When the game kicks off today Cafe Daisy, Japan's only Danish restaurant, will be the place to be in Tokyo, and Jacob Hjaere, owner and proprietor, is fully prepared for the occasion.
The big TV screen is in place, the friskadeller (Danish meatballs) are in stock, and the Carlsberg is on tap. On the CD player, Denmark's favourite football anthem, "Vir er Rode, Vir er Hvide" is playing, and Cafe Daisy's chef, Jesper Skov Jensen obligingly translates.
"We are red, we are white,/We stand together side by side," it goes. "Mother Denmark loves all/Danish boys who can shoot the ball/Like new Little Mermaids./We are the atmosphere, we are the happy fans,/We are the Danish roligans!"
"That bit about 'new Little Mermaids' is difficult to translate," Mr Jensen admits. "But you get the idea."
Whatever their team's fortunes on the pitch today, after the game - in the bars and restaurants of Niigata - England supporters can expect the most cheerful of times. Their opposite number are the Danish roligans,renowned as the most passionate, the most drunken, and the most good - natured football fans in Europe.
Roligan comes from the Danish word rolig, meaning calm and peaceful, and all observers agree that the Danes are the absolute opposite of hooligans.
Their distinctive characteristics were summed up in an academic study by the Danish Sport Research Institute in 1992: "The roligan displays a feature which links him with his counterpart, the hooligan: excessive alcohol consumption. English, Irish and Danish fans compete for the position of being the most drunk - yet fundamentally different behaviour patterns arise.
"Where the heavy drinking of English hooligans impels aggression and violence, the roligan is characterised by the absence of violence, and companiable cheerfulness."
About 1,500 roligans followed Denmark during their first round games in South Korea, and 873 of them have tickets for today's game against England. More than 100 more are expected to pack Cafe Daisy's premises in a quiet street in central Tokyo.
Just a few hundred yards away is Roppongi crossing where thousands of Japanese fans congregated last night in raucous celebration of their team's success. But whatever the result, Mr Hjaere has no concerns about trouble.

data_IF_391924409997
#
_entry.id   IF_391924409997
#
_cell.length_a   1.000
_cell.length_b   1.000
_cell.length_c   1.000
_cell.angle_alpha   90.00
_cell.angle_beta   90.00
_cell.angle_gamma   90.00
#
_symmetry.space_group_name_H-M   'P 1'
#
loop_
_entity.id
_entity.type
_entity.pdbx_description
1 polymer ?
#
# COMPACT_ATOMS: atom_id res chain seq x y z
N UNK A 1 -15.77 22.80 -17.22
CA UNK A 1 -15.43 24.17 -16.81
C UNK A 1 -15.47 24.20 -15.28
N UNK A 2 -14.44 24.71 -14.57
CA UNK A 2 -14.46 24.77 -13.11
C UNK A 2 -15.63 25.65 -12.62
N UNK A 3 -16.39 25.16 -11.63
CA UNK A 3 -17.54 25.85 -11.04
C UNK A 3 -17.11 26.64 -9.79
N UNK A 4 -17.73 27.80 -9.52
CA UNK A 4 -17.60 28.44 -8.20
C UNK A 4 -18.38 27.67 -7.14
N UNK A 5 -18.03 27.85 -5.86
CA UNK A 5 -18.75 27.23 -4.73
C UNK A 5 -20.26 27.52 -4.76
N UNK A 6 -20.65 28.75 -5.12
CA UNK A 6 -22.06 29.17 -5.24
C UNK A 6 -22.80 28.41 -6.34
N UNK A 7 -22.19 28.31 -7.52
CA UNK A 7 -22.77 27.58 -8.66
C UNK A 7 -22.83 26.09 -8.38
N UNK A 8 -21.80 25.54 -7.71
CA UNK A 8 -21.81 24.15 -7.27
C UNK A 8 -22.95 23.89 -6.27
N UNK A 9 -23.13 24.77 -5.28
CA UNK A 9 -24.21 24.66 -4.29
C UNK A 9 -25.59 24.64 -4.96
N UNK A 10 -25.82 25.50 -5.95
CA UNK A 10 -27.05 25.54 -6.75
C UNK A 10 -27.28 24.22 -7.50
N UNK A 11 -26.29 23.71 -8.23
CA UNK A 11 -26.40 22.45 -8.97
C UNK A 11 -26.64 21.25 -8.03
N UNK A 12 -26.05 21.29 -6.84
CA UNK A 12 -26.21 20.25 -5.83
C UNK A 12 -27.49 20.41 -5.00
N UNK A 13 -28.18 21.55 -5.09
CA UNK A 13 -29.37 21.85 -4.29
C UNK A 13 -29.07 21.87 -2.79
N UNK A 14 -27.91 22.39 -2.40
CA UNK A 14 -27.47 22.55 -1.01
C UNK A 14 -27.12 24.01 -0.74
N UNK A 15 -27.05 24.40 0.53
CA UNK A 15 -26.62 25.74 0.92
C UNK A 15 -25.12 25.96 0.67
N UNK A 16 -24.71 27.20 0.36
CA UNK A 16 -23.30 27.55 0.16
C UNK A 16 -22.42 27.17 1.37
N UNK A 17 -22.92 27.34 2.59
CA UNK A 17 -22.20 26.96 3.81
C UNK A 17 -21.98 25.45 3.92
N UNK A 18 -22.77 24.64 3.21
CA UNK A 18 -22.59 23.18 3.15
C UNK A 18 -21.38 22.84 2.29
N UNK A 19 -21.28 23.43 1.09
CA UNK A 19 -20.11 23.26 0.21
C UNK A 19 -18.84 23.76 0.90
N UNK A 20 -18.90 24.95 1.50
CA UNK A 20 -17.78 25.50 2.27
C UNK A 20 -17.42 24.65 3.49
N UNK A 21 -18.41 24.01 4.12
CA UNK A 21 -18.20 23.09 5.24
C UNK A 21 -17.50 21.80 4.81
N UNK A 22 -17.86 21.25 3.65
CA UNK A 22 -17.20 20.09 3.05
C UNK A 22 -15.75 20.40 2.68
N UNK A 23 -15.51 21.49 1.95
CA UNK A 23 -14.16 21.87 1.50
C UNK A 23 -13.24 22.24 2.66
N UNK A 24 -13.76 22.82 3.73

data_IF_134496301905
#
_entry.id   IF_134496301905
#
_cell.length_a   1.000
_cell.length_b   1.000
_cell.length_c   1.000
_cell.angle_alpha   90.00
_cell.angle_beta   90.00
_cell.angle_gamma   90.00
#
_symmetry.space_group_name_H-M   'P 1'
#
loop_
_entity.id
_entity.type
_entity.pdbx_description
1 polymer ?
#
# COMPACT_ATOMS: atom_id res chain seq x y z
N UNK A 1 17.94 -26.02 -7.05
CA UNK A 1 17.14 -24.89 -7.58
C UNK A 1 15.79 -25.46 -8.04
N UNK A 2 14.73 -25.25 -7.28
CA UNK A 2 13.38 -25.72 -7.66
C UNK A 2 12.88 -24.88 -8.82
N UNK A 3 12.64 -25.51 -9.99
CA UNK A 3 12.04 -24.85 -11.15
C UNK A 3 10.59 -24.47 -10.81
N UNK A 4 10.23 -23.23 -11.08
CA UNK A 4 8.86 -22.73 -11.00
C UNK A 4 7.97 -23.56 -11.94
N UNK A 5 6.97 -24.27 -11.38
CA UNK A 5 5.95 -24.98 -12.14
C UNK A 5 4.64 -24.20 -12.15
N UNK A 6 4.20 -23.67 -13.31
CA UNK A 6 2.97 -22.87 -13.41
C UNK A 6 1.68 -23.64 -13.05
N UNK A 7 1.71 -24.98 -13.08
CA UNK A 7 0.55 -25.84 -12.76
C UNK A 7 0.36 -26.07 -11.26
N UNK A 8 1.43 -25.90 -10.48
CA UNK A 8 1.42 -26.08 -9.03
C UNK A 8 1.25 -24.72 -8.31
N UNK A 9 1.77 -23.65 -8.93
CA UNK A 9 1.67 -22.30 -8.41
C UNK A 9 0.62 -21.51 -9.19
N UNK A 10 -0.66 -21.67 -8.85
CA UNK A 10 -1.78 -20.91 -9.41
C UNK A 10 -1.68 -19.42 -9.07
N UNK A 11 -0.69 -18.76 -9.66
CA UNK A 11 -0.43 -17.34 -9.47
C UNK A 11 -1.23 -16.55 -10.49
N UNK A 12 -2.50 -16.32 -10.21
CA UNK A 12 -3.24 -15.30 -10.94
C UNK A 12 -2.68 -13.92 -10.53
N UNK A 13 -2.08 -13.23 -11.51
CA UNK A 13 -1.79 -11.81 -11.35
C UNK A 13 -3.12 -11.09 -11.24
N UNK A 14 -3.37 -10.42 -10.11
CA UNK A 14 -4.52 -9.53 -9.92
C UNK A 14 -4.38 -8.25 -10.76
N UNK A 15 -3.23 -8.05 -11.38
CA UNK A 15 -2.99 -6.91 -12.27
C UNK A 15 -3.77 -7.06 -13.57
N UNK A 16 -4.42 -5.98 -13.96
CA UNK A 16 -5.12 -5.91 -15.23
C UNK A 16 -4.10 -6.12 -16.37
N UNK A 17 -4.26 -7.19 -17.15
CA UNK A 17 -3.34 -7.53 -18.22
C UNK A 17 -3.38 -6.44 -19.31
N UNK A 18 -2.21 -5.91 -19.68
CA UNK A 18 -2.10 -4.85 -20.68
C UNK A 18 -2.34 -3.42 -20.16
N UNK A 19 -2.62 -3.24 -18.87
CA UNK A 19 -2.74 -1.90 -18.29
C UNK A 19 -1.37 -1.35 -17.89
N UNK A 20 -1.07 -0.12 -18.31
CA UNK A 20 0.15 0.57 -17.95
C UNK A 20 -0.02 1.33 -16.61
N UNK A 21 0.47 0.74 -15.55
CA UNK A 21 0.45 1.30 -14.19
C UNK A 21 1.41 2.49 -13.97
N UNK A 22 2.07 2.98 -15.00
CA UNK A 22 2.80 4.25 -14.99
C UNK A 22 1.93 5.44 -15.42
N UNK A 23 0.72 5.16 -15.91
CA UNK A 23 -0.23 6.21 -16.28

"Danes do certainly drink a lot of beer when they watch football," he admits. "But they never become angry or difficult. They just get more and more happy."
"They can put on a nice show," says Mr Jensen. "They carry the national colours, they sing, they make a lot of noise, and they get into very high spirits when they win. They just don't smash cars and tear the city apart."
As "Vir er Rode" puts it, in Mr Jensen's translation: "We are soccer dynamite boots. We don't accept defeat."
The term roligan was coined after the first of Denmark's two previous World Cup appearances at Mexico in 1986. Ten years later they made a big impression at Euro '96 - especially in the city of Sheffield. "No matter how much lager they consumed, and how badly the team performed, the atmosphere wherever they congregated was nothing short of a party," the football magazine, When Saturday Comes reported.
"Numerous pubs ran dry. The police and council officials expressed their amazement that such amounts of beer could be consumed by so many football supporters with no trouble at all."
Not that Danish football is completely lacking in tensions. When the rival Copenhagen teams, Bronby and FCK, meet one another, there are inevitably scuffles, and it was rogue roligans who beat up the British journalist Donal MacIntyre when he was posing as a Chelsea yob while making an undercover documentary about hooligans.
Passions are also high during internationals against Denmark's two historical rivals. "Sweden used to be Danish and so they are great matches," Mr Jensen explains. "But the ones to beat are the Germans. If we beat England tomorrow, that would be OK, but not as good as beating Germany.
"It will always be Germany. Beating the Germans - it doesn't get better than that."
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